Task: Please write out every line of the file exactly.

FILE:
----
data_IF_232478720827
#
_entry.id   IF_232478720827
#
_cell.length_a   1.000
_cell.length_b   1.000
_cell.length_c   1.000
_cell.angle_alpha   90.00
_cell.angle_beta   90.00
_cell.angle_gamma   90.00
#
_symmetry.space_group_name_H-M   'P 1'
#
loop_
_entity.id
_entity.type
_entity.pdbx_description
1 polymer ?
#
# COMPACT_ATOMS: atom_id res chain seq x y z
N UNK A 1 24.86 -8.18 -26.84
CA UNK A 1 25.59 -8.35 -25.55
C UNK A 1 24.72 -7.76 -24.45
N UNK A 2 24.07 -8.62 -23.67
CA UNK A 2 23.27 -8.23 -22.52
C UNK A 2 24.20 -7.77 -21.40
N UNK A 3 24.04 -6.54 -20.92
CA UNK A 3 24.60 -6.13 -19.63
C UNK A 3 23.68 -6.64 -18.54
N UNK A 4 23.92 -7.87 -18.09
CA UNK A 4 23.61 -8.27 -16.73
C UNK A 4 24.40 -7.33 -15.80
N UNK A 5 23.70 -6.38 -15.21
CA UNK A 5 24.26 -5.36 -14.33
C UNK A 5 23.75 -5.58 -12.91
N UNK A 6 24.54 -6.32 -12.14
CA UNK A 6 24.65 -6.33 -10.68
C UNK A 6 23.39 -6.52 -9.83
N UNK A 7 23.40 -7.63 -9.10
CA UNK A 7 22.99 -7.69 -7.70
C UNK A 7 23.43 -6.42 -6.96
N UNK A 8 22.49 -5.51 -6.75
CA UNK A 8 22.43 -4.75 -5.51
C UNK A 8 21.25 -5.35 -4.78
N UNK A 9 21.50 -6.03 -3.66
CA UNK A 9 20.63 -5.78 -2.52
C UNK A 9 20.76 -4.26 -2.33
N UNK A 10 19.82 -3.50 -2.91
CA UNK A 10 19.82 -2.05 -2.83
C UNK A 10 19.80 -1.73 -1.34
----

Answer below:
data_IF_232478720827
#
_entry.id   IF_232478720827
#
_cell.length_a   1.000
_cell.length_b   1.000
_cell.length_c   1.000
_cell.angle_alpha   90.00
_cell.angle_beta   90.00
_cell.angle_gamma   90.00
#
_symmetry.space_group_name_H-M   'P 1'
#
loop_
_entity.id
_entity.type
_entity.pdbx_description
1 polymer ?
#
# COMPACT_ATOMS: atom_id res chain seq x y z
N UNK A 1 24.86 -8.18 -26.84
CA UNK A 1 25.59 -8.35 -25.55
C UNK A 1 24.72 -7.76 -24.45
N UNK A 2 24.07 -8.62 -23.67
CA UNK A 2 23.27 -8.23 -22.52
C UNK A 2 24.20 -7.77 -21.40
N UNK A 3 24.04 -6.54 -20.92
CA UNK A 3 24.60 -6.13 -19.63
C UNK A 3 23.68 -6.64 -18.54
N UNK A 4 23.92 -7.87 -18.09
CA UNK A 4 23.61 -8.27 -16.73
C UNK A 4 24.40 -7.33 -15.80
N UNK A 5 23.70 -6.38 -15.21
CA UNK A 5 24.26 -5.36 -14.33
C UNK A 5 23.75 -5.58 -12.91
N UNK A 6 24.54 -6.32 -12.14
CA UNK A 6 24.65 -6.33 -10.68
C UNK A 6 23.39 -6.52 -9.83
N UNK A 7 23.40 -7.63 -9.10
CA UNK A 7 22.99 -7.69 -7.70
C UNK A 7 23.43 -6.42 -6.96
N UNK A 8 22.49 -5.51 -6.75
CA UNK A 8 22.43 -4.75 -5.51
C UNK A 8 21.25 -5.35 -4.78
N UNK A 9 21.50 -6.03 -3.66
CA UNK A 9 20.63 -5.78 -2.52
C UNK A 9 20.76 -4.26 -2.33
N UNK A 10 19.82 -3.50 -2.91
CA UNK A 10 19.82 -2.05 -2.83
C UNK A 10 19.80 -1.73 -1.34